Both pieces of legislation would significantly affect how journalists work in Qatar, and how residents use social media here.

25 COMMENTS

Subscribe
Notify of
25 Comments
Oldest
Newest Most Voted
Inline Feedbacks
View all comments
Yacine
Yacine
6 years ago

“pledged to cut the fat in government, reduce redundancies and ensure that only qualified people serve in posts”???

In theory, this is perfect. In practise, the situation is different. Even though many expats do very little and get relatively fat salaries in return, there are also many Qataris in the same situation. If you want to increase productivity and cut fat, then you need also to find a solution for all those Qataris doing basic tasks and spending the whole day reading newspapers, as well as for those Qataris who are directors and who know little about their departments. Those directors will end up hiring specialists and consultants to do the job they are supposed to do, and this defies the purpose of cutting fat and improving efficiency.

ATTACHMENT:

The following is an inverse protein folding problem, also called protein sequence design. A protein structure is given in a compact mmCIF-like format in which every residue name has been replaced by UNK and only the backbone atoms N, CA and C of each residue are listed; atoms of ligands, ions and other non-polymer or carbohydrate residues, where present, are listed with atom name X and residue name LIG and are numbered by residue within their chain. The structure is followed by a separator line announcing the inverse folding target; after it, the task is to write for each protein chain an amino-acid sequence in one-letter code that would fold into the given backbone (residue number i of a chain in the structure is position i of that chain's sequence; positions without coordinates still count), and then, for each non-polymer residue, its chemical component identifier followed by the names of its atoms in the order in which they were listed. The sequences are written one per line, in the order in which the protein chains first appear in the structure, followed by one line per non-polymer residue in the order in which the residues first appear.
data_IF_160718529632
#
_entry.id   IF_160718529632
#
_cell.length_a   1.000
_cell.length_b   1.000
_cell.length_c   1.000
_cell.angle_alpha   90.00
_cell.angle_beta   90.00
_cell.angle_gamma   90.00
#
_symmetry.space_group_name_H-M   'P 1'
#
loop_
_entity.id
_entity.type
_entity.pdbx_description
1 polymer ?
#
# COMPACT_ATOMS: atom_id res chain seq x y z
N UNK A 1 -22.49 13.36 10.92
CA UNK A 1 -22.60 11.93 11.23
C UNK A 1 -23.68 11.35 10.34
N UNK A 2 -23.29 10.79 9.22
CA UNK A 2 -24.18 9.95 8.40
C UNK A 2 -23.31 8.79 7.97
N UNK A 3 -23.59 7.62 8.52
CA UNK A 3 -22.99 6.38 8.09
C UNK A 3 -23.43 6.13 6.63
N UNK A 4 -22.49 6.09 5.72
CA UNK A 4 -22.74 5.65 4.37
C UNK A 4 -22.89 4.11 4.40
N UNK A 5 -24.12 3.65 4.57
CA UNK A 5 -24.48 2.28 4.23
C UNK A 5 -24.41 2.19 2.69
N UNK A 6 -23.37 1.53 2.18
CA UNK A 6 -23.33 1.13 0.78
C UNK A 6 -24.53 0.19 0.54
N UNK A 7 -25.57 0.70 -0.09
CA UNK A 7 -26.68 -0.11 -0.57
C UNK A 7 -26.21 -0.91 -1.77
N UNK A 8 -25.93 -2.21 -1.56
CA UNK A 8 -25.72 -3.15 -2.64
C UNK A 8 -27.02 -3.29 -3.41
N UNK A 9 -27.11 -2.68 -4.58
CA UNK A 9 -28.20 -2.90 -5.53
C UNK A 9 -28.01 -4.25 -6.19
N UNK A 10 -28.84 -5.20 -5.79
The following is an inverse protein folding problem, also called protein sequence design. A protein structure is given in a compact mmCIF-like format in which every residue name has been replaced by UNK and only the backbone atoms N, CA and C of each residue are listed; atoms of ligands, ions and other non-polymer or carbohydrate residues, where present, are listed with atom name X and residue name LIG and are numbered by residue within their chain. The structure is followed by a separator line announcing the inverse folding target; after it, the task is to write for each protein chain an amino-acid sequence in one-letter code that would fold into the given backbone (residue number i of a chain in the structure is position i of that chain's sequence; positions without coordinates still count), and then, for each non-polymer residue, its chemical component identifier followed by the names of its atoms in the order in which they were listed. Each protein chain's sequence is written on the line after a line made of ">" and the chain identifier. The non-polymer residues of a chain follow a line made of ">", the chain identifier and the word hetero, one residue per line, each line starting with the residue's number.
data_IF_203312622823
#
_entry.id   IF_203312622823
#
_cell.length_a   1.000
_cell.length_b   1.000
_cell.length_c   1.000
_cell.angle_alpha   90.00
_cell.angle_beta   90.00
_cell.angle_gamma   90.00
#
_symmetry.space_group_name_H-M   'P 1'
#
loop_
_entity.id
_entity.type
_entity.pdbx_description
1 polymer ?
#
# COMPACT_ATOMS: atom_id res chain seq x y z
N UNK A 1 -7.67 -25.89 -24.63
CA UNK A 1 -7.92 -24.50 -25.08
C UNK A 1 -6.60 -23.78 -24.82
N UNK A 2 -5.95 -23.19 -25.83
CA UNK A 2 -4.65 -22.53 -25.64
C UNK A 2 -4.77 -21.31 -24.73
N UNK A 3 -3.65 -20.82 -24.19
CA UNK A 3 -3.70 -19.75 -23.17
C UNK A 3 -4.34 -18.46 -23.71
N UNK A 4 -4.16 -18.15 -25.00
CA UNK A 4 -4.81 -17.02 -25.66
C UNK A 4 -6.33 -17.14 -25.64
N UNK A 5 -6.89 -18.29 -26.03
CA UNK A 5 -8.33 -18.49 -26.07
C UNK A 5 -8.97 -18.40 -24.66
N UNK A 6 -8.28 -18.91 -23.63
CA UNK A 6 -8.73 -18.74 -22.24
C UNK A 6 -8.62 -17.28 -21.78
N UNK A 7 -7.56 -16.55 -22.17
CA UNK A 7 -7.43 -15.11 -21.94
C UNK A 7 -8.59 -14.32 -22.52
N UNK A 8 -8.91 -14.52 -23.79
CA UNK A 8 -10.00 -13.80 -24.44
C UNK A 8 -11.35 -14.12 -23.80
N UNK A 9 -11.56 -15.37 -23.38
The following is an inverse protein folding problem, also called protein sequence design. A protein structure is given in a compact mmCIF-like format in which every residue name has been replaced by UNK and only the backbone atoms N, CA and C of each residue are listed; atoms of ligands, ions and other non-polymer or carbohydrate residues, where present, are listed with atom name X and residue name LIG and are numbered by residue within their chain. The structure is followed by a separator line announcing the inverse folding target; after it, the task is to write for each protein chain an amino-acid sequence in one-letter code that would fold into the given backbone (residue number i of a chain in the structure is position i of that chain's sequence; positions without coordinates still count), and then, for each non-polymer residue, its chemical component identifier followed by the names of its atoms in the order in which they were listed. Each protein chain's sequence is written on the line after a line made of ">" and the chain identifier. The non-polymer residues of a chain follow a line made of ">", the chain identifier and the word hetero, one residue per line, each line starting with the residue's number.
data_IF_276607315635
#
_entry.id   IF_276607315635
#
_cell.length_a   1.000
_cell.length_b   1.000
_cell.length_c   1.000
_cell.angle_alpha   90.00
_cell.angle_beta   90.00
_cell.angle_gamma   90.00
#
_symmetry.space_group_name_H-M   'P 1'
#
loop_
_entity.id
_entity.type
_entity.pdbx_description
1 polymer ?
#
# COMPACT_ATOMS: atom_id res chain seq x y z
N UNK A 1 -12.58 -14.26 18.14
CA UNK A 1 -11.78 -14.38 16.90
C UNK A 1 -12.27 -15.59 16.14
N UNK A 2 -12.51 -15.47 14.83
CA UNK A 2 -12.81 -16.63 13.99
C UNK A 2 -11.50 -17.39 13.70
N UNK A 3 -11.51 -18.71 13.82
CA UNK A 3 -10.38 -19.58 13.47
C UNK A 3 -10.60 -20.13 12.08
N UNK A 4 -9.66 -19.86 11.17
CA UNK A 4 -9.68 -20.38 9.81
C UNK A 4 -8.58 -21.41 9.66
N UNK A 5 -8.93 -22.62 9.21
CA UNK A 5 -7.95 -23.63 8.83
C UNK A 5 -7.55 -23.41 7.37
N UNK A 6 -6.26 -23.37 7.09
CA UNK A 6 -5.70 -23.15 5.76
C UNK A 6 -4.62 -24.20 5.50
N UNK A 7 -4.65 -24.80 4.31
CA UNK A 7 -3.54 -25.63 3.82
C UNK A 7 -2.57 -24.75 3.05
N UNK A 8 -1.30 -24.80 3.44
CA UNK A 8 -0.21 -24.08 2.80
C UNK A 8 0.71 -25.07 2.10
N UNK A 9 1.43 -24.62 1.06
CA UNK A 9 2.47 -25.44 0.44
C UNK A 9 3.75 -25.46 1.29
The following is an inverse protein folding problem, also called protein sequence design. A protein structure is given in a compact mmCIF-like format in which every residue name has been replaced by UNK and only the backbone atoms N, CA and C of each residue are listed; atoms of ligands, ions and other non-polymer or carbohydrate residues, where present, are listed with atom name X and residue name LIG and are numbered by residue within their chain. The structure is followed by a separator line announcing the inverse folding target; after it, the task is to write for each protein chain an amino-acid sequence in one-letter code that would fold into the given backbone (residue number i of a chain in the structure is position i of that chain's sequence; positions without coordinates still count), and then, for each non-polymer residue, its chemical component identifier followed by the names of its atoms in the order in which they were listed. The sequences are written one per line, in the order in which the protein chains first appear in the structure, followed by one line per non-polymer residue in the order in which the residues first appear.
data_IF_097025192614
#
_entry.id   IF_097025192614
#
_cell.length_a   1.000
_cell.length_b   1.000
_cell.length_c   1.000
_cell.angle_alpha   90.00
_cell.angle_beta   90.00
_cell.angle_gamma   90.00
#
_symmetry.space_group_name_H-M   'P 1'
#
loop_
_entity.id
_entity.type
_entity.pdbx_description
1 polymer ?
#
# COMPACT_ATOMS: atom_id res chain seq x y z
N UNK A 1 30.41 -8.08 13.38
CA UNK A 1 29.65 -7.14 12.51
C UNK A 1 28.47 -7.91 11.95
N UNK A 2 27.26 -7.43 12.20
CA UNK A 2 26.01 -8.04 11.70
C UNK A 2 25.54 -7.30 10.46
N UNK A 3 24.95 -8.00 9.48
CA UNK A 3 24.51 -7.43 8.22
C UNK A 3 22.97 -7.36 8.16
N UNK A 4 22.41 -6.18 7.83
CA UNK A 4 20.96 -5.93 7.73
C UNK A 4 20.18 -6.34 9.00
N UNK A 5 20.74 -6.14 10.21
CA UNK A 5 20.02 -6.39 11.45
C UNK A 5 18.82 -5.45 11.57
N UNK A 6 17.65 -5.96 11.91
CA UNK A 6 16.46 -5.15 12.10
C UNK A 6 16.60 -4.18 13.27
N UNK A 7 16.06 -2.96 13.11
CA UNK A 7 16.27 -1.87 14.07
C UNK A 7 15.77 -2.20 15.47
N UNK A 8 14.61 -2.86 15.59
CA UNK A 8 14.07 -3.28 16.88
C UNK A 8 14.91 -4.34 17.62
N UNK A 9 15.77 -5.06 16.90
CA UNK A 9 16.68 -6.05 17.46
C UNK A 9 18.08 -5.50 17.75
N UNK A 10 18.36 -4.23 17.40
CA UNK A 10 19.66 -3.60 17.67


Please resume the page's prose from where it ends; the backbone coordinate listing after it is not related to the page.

Unless this is tackled in the right way (and not necessarily by firing everyone), improving productivity and efficiency will be very challenging if not impossible to implement.

MIMH
MIMH
6 years ago
Reply to  Yacine

It is a situation many governments find themselves in, cutting government jobs is never easy especially for citizens. They may not vote for their leader in Qatar but they can express their displeasure in other ways, so best to keep people in jobs even if they are not productive. Its the deal that keeps them in power.

Yacine
Yacine
6 years ago
Reply to  MIMH

As I mentioned, they do not have to fire people necessarily, but there are plenty of other mesaures to push productivity, reward those who work hard and penalize those who spend their time reading newspapers. For top positions, only those who deserve them will get them, even if this means that most of them will be filled by expats.

dubious
dubious
6 years ago
Reply to  Yacine